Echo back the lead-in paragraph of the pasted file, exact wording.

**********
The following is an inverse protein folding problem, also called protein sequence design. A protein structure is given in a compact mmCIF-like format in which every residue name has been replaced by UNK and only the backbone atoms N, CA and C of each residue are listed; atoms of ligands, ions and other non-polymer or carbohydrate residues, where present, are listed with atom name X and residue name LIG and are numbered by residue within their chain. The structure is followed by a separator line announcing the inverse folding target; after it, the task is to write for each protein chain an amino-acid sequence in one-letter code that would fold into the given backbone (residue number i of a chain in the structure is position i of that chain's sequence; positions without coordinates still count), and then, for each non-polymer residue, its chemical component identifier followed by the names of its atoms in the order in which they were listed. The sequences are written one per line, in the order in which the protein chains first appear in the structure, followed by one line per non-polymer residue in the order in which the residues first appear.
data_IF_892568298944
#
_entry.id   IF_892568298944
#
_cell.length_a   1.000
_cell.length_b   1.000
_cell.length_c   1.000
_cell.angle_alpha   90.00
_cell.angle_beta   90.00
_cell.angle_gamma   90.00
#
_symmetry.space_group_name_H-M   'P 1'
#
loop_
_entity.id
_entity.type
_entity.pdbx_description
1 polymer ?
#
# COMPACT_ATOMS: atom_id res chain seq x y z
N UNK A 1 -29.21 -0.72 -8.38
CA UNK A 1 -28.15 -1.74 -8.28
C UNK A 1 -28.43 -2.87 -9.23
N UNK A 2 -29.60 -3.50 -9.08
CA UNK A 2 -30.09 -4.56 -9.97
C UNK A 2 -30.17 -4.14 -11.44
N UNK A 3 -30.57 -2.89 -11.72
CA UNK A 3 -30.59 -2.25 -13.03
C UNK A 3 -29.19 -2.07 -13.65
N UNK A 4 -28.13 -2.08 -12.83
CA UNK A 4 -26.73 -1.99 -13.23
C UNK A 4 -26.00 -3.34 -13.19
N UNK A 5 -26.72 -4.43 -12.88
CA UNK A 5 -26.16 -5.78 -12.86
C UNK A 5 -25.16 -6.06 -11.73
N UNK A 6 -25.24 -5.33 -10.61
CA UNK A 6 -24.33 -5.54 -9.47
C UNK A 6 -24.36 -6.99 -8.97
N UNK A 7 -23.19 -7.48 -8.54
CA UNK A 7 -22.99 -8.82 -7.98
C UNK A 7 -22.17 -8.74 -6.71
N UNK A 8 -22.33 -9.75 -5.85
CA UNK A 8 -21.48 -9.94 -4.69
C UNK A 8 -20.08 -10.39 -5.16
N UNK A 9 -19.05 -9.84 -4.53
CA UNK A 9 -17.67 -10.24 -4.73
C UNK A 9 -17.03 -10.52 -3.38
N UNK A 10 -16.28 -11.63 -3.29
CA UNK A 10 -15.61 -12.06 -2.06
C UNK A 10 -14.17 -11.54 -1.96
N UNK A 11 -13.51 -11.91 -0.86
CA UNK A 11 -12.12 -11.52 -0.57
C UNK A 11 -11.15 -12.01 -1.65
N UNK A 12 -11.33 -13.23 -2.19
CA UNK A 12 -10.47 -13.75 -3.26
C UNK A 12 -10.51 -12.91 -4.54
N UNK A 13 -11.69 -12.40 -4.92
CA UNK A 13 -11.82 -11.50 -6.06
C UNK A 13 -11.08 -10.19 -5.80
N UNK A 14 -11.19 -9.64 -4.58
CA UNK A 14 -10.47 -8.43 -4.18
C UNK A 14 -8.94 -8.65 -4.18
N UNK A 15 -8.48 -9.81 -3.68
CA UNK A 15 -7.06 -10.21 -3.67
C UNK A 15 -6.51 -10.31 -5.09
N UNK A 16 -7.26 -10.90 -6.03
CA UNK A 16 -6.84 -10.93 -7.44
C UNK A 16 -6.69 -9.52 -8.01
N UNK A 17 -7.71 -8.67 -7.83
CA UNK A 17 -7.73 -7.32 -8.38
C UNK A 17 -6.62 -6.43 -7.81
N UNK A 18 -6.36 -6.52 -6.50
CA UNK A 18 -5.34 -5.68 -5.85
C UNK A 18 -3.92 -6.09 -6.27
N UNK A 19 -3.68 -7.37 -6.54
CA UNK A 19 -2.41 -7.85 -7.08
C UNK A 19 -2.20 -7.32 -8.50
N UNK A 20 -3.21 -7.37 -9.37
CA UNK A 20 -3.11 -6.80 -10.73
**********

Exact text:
The following is an inverse protein folding problem, also called protein sequence design. A protein structure is given in a compact mmCIF-like format in which every residue name has been replaced by UNK and only the backbone atoms N, CA and C of each residue are listed; atoms of ligands, ions and other non-polymer or carbohydrate residues, where present, are listed with atom name X and residue name LIG and are numbered by residue within their chain. The structure is followed by a separator line announcing the inverse folding target; after it, the task is to write for each protein chain an amino-acid sequence in one-letter code that would fold into the given backbone (residue number i of a chain in the structure is position i of that chain's sequence; positions without coordinates still count), and then, for each non-polymer residue, its chemical component identifier followed by the names of its atoms in the order in which they were listed. The sequences are written one per line, in the order in which the protein chains first appear in the structure, followed by one line per non-polymer residue in the order in which the residues first appear.